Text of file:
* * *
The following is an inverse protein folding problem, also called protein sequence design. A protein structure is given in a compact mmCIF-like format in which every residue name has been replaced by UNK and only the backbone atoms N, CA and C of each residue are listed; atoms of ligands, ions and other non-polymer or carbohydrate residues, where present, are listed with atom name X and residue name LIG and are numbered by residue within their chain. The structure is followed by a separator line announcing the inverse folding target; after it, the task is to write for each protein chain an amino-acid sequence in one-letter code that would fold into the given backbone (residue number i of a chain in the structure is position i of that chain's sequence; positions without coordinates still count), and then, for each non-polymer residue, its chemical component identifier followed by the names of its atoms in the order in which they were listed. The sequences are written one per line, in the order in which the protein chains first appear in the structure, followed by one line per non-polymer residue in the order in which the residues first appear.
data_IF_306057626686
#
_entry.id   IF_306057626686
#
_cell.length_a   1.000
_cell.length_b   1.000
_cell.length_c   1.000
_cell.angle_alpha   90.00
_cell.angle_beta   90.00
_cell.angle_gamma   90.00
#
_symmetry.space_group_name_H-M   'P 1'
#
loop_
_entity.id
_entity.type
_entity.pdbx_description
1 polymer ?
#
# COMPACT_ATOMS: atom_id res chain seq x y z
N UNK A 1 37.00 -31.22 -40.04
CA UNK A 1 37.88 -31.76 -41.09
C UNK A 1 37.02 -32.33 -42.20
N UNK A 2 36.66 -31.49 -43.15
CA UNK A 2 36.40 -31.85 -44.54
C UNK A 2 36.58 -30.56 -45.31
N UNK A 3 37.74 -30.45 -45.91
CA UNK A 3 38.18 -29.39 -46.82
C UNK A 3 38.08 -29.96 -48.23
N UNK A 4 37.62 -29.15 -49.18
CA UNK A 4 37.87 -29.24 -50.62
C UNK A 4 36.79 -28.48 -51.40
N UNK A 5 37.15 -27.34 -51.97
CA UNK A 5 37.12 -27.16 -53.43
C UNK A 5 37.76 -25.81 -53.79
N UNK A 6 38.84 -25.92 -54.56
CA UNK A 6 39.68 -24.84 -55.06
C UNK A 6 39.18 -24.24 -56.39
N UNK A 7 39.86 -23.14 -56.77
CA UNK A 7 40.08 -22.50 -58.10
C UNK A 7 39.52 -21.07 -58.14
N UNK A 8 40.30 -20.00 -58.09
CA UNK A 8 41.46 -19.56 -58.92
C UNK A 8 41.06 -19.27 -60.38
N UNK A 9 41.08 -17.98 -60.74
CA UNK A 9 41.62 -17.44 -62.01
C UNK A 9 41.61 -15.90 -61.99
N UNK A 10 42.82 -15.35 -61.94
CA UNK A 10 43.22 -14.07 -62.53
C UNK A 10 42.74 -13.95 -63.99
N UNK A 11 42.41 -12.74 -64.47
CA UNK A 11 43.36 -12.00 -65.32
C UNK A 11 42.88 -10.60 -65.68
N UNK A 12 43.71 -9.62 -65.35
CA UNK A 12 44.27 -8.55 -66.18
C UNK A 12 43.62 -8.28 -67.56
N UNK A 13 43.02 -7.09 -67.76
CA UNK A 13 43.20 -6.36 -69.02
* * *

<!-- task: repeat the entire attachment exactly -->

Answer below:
The following is an inverse protein folding problem, also called protein sequence design. A protein structure is given in a compact mmCIF-like format in which every residue name has been replaced by UNK and only the backbone atoms N, CA and C of each residue are listed; atoms of ligands, ions and other non-polymer or carbohydrate residues, where present, are listed with atom name X and residue name LIG and are numbered by residue within their chain. The structure is followed by a separator line announcing the inverse folding target; after it, the task is to write for each protein chain an amino-acid sequence in one-letter code that would fold into the given backbone (residue number i of a chain in the structure is position i of that chain's sequence; positions without coordinates still count), and then, for each non-polymer residue, its chemical component identifier followed by the names of its atoms in the order in which they were listed. The sequences are written one per line, in the order in which the protein chains first appear in the structure, followed by one line per non-polymer residue in the order in which the residues first appear.
data_IF_306057626686
#
_entry.id   IF_306057626686
#
_cell.length_a   1.000
_cell.length_b   1.000
_cell.length_c   1.000
_cell.angle_alpha   90.00
_cell.angle_beta   90.00
_cell.angle_gamma   90.00
#
_symmetry.space_group_name_H-M   'P 1'
#
loop_
_entity.id
_entity.type
_entity.pdbx_description
1 polymer ?
#
# COMPACT_ATOMS: atom_id res chain seq x y z
N UNK A 1 37.00 -31.22 -40.04
CA UNK A 1 37.88 -31.76 -41.09
C UNK A 1 37.02 -32.33 -42.20
N UNK A 2 36.66 -31.49 -43.15
CA UNK A 2 36.40 -31.85 -44.54
C UNK A 2 36.58 -30.56 -45.31
N UNK A 3 37.74 -30.45 -45.91
CA UNK A 3 38.18 -29.39 -46.82
C UNK A 3 38.08 -29.96 -48.23
N UNK A 4 37.62 -29.15 -49.18
CA UNK A 4 37.87 -29.24 -50.62
C UNK A 4 36.79 -28.48 -51.40
N UNK A 5 37.15 -27.34 -51.97
CA UNK A 5 37.12 -27.16 -53.43
C UNK A 5 37.76 -25.81 -53.79
N UNK A 6 38.84 -25.92 -54.56
CA UNK A 6 39.68 -24.84 -55.06
C UNK A 6 39.18 -24.24 -56.39
N UNK A 7 39.86 -23.14 -56.77
CA UNK A 7 40.08 -22.50 -58.10
C UNK A 7 39.52 -21.07 -58.14
N UNK A 8 40.30 -20.00 -58.09
CA UNK A 8 41.46 -19.56 -58.92
C UNK A 8 41.06 -19.27 -60.38
N UNK A 9 41.08 -17.98 -60.74
CA UNK A 9 41.62 -17.44 -62.01
C UNK A 9 41.61 -15.90 -61.99
N UNK A 10 42.82 -15.35 -61.94
CA UNK A 10 43.22 -14.07 -62.53
C UNK A 10 42.74 -13.95 -63.99
N UNK A 11 42.41 -12.74 -64.47
CA UNK A 11 43.36 -12.00 -65.32
C UNK A 11 42.88 -10.60 -65.68
N UNK A 12 43.71 -9.62 -65.35
CA UNK A 12 44.27 -8.55 -66.18
C UNK A 12 43.62 -8.28 -67.56
N UNK A 13 43.02 -7.09 -67.76
CA UNK A 13 43.20 -6.36 -69.02